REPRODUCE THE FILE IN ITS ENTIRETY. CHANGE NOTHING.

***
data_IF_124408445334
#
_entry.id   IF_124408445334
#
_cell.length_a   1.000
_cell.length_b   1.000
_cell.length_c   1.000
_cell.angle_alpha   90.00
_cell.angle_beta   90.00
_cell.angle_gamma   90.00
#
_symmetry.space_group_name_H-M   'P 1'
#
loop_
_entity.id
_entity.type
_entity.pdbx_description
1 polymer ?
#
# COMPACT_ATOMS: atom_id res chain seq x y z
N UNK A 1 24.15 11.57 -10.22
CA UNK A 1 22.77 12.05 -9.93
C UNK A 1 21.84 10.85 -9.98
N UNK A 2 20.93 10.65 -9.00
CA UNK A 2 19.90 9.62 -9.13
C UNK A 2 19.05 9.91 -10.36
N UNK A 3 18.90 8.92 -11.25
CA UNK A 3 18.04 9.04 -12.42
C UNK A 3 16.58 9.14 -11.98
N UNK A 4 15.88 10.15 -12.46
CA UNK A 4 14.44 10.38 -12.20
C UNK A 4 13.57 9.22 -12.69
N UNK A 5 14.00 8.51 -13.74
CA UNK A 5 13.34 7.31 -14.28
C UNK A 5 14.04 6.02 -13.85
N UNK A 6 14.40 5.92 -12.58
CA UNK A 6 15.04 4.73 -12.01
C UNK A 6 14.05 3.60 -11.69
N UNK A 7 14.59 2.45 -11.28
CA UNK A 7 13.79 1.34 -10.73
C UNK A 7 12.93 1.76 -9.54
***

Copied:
data_IF_124408445334
#
_entry.id   IF_124408445334
#
_cell.length_a   1.000
_cell.length_b   1.000
_cell.length_c   1.000
_cell.angle_alpha   90.00
_cell.angle_beta   90.00
_cell.angle_gamma   90.00
#
_symmetry.space_group_name_H-M   'P 1'
#
loop_
_entity.id
_entity.type
_entity.pdbx_description
1 polymer ?
#
# COMPACT_ATOMS: atom_id res chain seq x y z
N UNK A 1 24.15 11.57 -10.22
CA UNK A 1 22.77 12.05 -9.93
C UNK A 1 21.84 10.85 -9.98
N UNK A 2 20.93 10.65 -9.00
CA UNK A 2 19.90 9.62 -9.13
C UNK A 2 19.05 9.91 -10.36
N UNK A 3 18.90 8.92 -11.25
CA UNK A 3 18.04 9.04 -12.42
C UNK A 3 16.58 9.14 -11.98
N UNK A 4 15.88 10.15 -12.46
CA UNK A 4 14.44 10.38 -12.20
C UNK A 4 13.57 9.22 -12.69
N UNK A 5 14.00 8.51 -13.74
CA UNK A 5 13.34 7.31 -14.28
C UNK A 5 14.04 6.02 -13.85
N UNK A 6 14.40 5.92 -12.58
CA UNK A 6 15.04 4.73 -12.01
C UNK A 6 14.05 3.60 -11.69
N UNK A 7 14.59 2.45 -11.28
CA UNK A 7 13.79 1.34 -10.73
C UNK A 7 12.93 1.76 -9.54